An Exclusive Interview with The Motion Picture & Television Fund’s Internal TV Station Residents


On April 25, The Motion Picture & Television Fund was recognized with the Jean Hersholt Humanitarian Award at the 2021 Academy Awards. The organization, which supports the entertainment community in times of need, was faced with the difficulty of keeping their LA campus senior residents healthy and physically distant while also finding ways for them to feel connected and pursue creative outlets. 

The facility’s internal TV station, run by the residents themselves, has become a resource for connection, entertainment, and creativity during a time especially isolating for senior citizens. The TV station has created opportunities for the residents to harness their creative talents and learn new skills with the help of Adobe Creative Cloud tools.

A few residents of the LA campus shared their compelling stories about their experiences editing with Adobe Premiere Pro, their career in Hollywood, and the content they’re currently creating.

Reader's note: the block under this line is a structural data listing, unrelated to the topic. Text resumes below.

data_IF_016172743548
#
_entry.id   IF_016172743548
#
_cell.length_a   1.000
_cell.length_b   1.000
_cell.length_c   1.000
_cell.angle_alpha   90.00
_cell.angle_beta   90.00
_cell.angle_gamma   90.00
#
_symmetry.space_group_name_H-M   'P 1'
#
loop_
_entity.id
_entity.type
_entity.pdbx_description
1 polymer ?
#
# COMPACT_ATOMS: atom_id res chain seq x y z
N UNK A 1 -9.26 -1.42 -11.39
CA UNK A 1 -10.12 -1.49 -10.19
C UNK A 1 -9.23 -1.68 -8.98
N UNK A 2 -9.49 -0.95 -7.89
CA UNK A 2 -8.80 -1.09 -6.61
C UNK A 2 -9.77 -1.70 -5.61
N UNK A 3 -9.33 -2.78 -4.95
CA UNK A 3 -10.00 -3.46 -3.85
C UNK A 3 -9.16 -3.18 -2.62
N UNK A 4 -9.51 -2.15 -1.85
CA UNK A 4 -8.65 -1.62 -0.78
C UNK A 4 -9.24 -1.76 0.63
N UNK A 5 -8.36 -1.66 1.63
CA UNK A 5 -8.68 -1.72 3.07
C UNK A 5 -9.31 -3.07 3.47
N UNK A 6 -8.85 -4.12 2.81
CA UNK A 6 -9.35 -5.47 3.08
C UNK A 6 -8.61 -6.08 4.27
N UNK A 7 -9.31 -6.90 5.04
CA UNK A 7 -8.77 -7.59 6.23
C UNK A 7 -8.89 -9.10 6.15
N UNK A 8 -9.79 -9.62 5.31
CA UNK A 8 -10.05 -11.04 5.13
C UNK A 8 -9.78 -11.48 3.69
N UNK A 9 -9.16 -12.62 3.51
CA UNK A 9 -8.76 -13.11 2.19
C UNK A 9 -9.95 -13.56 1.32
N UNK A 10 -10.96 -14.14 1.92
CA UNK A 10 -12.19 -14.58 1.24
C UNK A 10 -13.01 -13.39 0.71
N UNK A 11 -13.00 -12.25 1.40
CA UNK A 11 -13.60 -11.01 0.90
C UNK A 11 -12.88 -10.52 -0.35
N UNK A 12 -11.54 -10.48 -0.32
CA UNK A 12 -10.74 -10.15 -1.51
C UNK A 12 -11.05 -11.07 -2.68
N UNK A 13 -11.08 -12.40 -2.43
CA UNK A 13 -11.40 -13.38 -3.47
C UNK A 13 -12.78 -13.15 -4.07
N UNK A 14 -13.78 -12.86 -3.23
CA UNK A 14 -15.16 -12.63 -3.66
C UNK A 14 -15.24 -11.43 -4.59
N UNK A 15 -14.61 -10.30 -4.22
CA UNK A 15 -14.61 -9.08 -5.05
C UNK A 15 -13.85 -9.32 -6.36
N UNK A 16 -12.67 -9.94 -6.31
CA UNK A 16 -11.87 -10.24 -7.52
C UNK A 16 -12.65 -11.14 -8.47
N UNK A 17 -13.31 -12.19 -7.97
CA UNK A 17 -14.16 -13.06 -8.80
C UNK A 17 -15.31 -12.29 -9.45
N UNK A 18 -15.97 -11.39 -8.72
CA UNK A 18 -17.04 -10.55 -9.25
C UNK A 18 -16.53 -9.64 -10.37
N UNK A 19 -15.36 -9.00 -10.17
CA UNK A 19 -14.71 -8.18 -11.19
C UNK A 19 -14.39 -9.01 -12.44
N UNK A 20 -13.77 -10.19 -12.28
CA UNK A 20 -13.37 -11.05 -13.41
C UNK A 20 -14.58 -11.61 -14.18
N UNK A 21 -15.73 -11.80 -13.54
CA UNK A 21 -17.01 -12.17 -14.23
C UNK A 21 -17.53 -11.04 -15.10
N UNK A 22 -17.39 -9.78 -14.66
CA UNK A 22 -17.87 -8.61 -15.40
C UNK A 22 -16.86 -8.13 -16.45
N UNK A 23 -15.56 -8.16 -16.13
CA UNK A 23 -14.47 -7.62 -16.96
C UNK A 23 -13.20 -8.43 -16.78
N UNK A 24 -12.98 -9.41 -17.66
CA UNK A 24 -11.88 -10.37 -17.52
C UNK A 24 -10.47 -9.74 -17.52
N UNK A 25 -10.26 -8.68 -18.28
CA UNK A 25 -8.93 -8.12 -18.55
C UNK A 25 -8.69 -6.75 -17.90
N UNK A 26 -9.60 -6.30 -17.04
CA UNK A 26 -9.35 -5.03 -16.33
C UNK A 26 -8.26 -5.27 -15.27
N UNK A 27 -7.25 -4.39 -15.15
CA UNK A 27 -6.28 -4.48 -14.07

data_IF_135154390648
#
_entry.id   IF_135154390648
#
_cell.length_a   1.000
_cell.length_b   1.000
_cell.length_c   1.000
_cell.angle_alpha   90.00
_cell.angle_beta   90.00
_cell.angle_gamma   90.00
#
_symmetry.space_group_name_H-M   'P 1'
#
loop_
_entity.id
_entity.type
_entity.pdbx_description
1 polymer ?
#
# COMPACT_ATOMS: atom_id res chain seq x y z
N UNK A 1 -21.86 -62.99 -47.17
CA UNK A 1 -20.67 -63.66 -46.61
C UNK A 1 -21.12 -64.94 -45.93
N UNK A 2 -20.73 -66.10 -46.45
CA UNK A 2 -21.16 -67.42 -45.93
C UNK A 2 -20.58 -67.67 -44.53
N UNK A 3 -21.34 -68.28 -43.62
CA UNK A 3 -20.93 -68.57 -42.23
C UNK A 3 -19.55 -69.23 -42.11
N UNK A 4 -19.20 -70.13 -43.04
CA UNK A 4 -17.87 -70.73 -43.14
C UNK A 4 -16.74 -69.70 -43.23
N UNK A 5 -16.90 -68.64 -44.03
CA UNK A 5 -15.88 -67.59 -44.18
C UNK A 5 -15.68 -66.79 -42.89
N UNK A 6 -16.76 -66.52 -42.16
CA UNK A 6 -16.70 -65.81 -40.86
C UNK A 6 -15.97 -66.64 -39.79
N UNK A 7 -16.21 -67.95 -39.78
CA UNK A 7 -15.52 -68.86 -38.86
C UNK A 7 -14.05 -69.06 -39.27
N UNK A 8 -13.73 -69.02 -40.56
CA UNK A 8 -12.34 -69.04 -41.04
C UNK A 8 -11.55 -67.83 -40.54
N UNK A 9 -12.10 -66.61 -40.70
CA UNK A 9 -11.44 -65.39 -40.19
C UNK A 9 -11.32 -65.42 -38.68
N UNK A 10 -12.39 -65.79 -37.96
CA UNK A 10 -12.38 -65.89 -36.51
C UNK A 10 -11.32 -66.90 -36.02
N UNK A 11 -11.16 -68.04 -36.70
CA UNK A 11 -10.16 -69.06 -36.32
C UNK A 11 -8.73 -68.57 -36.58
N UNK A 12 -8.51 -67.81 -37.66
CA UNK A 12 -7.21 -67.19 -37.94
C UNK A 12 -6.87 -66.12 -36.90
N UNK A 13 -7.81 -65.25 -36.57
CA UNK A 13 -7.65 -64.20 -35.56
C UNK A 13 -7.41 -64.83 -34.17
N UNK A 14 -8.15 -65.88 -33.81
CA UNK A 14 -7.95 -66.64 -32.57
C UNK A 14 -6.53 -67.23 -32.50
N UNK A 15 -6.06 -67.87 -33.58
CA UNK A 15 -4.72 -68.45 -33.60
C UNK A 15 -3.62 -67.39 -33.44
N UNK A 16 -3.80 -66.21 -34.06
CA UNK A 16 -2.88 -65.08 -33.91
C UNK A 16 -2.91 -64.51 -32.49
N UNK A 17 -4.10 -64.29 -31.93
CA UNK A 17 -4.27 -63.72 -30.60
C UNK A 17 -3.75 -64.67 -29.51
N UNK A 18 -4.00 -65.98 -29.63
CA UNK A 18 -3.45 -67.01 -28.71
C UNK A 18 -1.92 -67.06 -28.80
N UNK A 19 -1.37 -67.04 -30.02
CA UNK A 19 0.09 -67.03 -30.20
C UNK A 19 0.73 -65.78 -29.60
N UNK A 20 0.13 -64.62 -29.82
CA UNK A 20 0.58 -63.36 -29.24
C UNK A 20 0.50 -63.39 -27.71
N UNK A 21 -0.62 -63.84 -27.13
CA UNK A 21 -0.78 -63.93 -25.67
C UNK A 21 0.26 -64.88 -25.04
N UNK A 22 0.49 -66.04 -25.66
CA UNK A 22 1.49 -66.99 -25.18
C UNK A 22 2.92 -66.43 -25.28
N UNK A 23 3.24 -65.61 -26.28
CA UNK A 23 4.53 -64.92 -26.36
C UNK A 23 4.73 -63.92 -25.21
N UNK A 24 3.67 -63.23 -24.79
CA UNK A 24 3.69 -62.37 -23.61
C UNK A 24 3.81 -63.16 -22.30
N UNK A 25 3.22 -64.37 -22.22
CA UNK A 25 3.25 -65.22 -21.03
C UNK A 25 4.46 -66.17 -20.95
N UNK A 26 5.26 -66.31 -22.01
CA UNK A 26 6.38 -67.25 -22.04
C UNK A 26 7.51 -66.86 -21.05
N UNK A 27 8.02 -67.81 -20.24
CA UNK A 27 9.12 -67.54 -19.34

The organization also held it’s fifth annual Instant Film Festival, the “pressure cooker of intergenerational creativity” on May 23. MPTF turned to friends at the Editor’s Guild to give them a hand on getting these super-fast films turned around using Adobe Premiere. 

Deppie, Resident

PH: How are you? What does your work currently look like and how have you adapted?

Deppie: We are currently using Zoom to record sessions for some of the programming. One of the residents had an idea for a show where we use videos we find on the web to construct a short video. There was a group that was meeting in the living room for Channel 22 before the pandemic. The four of us would meet with the resident and introduce the piece we wanted to do. We were doing a weekly show and the group is still doing that. I’m on a different project right now.